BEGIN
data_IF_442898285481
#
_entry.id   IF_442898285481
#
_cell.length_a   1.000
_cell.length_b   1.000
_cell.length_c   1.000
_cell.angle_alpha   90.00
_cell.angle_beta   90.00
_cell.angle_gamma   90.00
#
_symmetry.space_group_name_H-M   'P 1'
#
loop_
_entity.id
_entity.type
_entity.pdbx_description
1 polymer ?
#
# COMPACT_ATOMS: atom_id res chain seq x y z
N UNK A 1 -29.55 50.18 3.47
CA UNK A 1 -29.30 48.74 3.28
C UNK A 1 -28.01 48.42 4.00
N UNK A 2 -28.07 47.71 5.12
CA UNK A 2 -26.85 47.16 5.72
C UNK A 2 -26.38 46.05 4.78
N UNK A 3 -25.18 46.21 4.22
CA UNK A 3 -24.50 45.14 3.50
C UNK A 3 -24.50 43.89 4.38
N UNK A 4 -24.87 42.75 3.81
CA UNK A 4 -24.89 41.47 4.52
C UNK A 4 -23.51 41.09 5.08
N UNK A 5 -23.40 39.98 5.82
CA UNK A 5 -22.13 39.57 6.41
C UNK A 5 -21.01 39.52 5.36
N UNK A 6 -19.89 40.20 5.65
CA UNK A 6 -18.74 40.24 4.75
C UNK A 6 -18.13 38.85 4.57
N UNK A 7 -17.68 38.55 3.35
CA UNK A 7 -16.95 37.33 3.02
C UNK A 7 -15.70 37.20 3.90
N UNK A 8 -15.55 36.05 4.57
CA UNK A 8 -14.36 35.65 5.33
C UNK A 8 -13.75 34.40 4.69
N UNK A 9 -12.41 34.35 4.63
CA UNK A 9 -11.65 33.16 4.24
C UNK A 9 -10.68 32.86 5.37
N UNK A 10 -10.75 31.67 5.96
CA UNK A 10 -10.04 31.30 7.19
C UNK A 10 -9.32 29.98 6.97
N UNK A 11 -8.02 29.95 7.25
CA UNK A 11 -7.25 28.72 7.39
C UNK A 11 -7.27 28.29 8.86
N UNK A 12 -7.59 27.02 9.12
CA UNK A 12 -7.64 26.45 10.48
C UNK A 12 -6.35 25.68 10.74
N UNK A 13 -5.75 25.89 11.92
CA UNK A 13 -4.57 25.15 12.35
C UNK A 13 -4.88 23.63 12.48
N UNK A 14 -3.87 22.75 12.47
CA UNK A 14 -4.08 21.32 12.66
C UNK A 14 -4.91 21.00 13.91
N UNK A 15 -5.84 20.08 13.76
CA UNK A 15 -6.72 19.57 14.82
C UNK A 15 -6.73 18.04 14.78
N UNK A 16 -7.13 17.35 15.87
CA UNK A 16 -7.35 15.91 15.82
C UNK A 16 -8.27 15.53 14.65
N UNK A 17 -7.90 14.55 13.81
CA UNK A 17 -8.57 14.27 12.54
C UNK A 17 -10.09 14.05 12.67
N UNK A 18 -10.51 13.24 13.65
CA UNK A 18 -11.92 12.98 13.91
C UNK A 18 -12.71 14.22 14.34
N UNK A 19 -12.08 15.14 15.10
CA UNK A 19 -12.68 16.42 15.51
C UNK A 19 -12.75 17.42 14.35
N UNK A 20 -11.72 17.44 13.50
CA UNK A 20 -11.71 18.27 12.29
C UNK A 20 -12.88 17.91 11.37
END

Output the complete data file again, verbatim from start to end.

data_IF_442898285481
#
_entry.id   IF_442898285481
#
_cell.length_a   1.000
_cell.length_b   1.000
_cell.length_c   1.000
_cell.angle_alpha   90.00
_cell.angle_beta   90.00
_cell.angle_gamma   90.00
#
_symmetry.space_group_name_H-M   'P 1'
#
loop_
_entity.id
_entity.type
_entity.pdbx_description
1 polymer ?
#
# COMPACT_ATOMS: atom_id res chain seq x y z
N UNK A 1 -29.55 50.18 3.47
CA UNK A 1 -29.30 48.74 3.28
C UNK A 1 -28.01 48.42 4.00
N UNK A 2 -28.07 47.71 5.12
CA UNK A 2 -26.85 47.16 5.72
C UNK A 2 -26.38 46.05 4.78
N UNK A 3 -25.18 46.21 4.22
CA UNK A 3 -24.50 45.14 3.50
C UNK A 3 -24.50 43.89 4.38
N UNK A 4 -24.87 42.75 3.81
CA UNK A 4 -24.89 41.47 4.52
C UNK A 4 -23.51 41.09 5.08
N UNK A 5 -23.40 39.98 5.82
CA UNK A 5 -22.13 39.57 6.41
C UNK A 5 -21.01 39.52 5.36
N UNK A 6 -19.89 40.20 5.65
CA UNK A 6 -18.74 40.24 4.75
C UNK A 6 -18.13 38.85 4.57
N UNK A 7 -17.68 38.55 3.35
CA UNK A 7 -16.95 37.33 3.02
C UNK A 7 -15.70 37.20 3.90
N UNK A 8 -15.55 36.05 4.57
CA UNK A 8 -14.36 35.65 5.33
C UNK A 8 -13.75 34.40 4.69
N UNK A 9 -12.41 34.35 4.63
CA UNK A 9 -11.65 33.16 4.24
C UNK A 9 -10.68 32.86 5.37
N UNK A 10 -10.75 31.67 5.96
CA UNK A 10 -10.04 31.30 7.19
C UNK A 10 -9.32 29.98 6.97
N UNK A 11 -8.02 29.95 7.25
CA UNK A 11 -7.25 28.72 7.39
C UNK A 11 -7.27 28.29 8.86
N UNK A 12 -7.59 27.02 9.12
CA UNK A 12 -7.64 26.45 10.48
C UNK A 12 -6.35 25.68 10.74
N UNK A 13 -5.75 25.89 11.92
CA UNK A 13 -4.57 25.15 12.35
C UNK A 13 -4.88 23.63 12.48
N UNK A 14 -3.87 22.75 12.47
CA UNK A 14 -4.08 21.32 12.66
C UNK A 14 -4.91 21.00 13.91
N UNK A 15 -5.84 20.08 13.76
CA UNK A 15 -6.72 19.57 14.82
C UNK A 15 -6.73 18.04 14.78
N UNK A 16 -7.13 17.35 15.87
CA UNK A 16 -7.35 15.91 15.82
C UNK A 16 -8.27 15.53 14.65
N UNK A 17 -7.90 14.55 13.81
CA UNK A 17 -8.57 14.27 12.54
C UNK A 17 -10.09 14.05 12.67
N UNK A 18 -10.51 13.24 13.65
CA UNK A 18 -11.92 12.98 13.91
C UNK A 18 -12.71 14.22 14.34
N UNK A 19 -12.08 15.14 15.10
CA UNK A 19 -12.68 16.42 15.51
C UNK A 19 -12.75 17.42 14.35
N UNK A 20 -11.72 17.44 13.50
CA UNK A 20 -11.71 18.27 12.29
C UNK A 20 -12.88 17.91 11.37